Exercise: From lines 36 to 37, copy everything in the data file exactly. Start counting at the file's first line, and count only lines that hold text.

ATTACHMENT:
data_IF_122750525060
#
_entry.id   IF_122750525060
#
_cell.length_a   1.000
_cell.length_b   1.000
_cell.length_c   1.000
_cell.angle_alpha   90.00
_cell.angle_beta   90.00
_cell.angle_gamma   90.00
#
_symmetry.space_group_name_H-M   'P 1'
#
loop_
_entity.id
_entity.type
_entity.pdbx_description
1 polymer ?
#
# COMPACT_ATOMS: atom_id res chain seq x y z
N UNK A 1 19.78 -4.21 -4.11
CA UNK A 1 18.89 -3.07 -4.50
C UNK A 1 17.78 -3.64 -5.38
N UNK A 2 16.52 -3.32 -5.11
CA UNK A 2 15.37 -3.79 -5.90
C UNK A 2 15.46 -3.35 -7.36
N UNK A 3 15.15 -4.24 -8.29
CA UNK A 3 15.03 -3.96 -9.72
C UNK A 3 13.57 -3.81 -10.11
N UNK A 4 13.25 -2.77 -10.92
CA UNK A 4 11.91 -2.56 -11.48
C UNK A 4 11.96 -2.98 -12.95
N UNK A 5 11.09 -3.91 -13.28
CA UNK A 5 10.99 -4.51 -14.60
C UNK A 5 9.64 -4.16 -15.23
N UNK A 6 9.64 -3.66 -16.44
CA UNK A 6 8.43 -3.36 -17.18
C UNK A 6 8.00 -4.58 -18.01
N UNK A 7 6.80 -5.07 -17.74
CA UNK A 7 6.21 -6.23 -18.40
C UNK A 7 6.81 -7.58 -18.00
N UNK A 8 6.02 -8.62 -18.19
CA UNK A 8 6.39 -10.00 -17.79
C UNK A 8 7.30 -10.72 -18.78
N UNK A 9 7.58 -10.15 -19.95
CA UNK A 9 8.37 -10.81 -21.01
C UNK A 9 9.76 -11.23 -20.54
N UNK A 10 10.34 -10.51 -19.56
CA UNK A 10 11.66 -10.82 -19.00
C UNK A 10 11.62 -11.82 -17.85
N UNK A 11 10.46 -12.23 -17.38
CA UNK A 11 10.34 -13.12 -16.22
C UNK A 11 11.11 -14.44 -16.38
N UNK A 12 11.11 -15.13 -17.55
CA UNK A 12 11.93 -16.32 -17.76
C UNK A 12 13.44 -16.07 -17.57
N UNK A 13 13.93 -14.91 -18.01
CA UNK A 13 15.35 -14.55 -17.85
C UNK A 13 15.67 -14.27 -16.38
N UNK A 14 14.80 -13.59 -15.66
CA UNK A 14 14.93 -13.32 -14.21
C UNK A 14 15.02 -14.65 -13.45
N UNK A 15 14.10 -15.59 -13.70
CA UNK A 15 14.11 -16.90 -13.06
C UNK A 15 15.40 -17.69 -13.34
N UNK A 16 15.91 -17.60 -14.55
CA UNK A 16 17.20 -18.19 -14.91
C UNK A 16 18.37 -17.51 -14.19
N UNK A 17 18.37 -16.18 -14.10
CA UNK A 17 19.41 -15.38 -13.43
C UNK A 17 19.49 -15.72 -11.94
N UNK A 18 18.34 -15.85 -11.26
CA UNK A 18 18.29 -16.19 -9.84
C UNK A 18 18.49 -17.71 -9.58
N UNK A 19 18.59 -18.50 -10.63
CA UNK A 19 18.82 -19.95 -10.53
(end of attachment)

N UNK A 6 9.64 -3.66 -16.44
CA UNK A 6 8.43 -3.36 -17.18